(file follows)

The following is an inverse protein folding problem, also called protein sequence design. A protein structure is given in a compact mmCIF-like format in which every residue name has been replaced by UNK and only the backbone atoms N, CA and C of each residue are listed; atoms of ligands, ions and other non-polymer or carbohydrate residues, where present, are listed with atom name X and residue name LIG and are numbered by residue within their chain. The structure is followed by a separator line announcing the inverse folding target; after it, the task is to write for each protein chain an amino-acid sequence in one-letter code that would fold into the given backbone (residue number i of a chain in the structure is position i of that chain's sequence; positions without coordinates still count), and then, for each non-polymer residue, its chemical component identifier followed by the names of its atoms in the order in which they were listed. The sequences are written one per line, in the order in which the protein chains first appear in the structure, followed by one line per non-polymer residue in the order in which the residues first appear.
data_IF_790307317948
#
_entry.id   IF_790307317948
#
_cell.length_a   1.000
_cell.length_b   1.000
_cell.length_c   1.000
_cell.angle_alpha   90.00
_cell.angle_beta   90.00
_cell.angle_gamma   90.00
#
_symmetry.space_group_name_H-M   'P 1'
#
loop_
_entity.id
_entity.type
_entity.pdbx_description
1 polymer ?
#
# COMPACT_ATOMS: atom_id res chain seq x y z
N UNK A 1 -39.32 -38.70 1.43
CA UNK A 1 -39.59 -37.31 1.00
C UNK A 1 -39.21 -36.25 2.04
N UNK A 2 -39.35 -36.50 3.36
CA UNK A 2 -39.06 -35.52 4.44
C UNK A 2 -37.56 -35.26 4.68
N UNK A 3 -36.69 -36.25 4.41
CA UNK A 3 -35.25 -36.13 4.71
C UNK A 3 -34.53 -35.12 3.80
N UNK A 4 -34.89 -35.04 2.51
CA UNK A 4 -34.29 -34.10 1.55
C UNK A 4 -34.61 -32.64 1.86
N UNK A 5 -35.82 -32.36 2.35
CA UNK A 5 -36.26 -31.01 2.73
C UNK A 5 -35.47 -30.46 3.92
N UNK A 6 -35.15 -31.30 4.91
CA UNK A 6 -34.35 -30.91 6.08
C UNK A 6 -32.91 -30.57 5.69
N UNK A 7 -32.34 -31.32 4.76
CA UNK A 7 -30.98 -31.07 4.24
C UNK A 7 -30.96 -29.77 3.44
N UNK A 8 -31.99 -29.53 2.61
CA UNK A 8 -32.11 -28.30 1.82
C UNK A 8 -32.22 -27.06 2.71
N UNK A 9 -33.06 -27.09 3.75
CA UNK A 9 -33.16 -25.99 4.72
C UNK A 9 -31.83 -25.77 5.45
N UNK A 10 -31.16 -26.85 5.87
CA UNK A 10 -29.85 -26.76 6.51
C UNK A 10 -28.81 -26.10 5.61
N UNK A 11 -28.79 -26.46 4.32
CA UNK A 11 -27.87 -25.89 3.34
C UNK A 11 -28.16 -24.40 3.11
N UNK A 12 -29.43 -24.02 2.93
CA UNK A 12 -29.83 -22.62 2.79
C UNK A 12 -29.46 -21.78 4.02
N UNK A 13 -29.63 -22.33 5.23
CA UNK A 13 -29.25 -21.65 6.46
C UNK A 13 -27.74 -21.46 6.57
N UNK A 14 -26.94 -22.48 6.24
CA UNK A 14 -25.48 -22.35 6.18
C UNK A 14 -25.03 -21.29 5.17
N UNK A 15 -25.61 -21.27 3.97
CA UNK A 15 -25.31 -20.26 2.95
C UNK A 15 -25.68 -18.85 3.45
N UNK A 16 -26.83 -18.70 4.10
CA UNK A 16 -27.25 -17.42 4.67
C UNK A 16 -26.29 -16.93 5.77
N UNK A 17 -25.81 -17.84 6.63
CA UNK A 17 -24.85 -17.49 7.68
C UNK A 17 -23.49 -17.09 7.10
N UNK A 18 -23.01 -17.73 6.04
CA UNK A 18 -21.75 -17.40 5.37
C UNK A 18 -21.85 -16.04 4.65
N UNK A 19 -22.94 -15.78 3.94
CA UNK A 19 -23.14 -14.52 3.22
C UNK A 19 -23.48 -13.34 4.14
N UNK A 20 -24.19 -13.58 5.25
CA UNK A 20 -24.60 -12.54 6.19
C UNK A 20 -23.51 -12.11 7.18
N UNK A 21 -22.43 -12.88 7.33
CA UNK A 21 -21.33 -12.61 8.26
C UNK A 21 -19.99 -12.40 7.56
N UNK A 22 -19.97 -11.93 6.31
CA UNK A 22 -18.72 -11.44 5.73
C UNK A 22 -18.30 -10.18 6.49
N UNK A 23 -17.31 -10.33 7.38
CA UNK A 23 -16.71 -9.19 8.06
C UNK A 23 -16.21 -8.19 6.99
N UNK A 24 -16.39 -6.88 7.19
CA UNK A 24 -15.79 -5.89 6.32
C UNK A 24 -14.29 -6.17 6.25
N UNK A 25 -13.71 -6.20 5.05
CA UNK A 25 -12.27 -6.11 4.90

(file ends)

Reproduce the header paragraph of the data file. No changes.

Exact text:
The following is an inverse protein folding problem, also called protein sequence design. A protein structure is given in a compact mmCIF-like format in which every residue name has been replaced by UNK and only the backbone atoms N, CA and C of each residue are listed; atoms of ligands, ions and other non-polymer or carbohydrate residues, where present, are listed with atom name X and residue name LIG and are numbered by residue within their chain. The structure is followed by a separator line announcing the inverse folding target; after it, the task is to write for each protein chain an amino-acid sequence in one-letter code that would fold into the given backbone (residue number i of a chain in the structure is position i of that chain's sequence; positions without coordinates still count), and then, for each non-polymer residue, its chemical component identifier followed by the names of its atoms in the order in which they were listed. The sequences are written one per line, in the order in which the protein chains first appear in the structure, followed by one line per non-polymer residue in the order in which the residues first appear.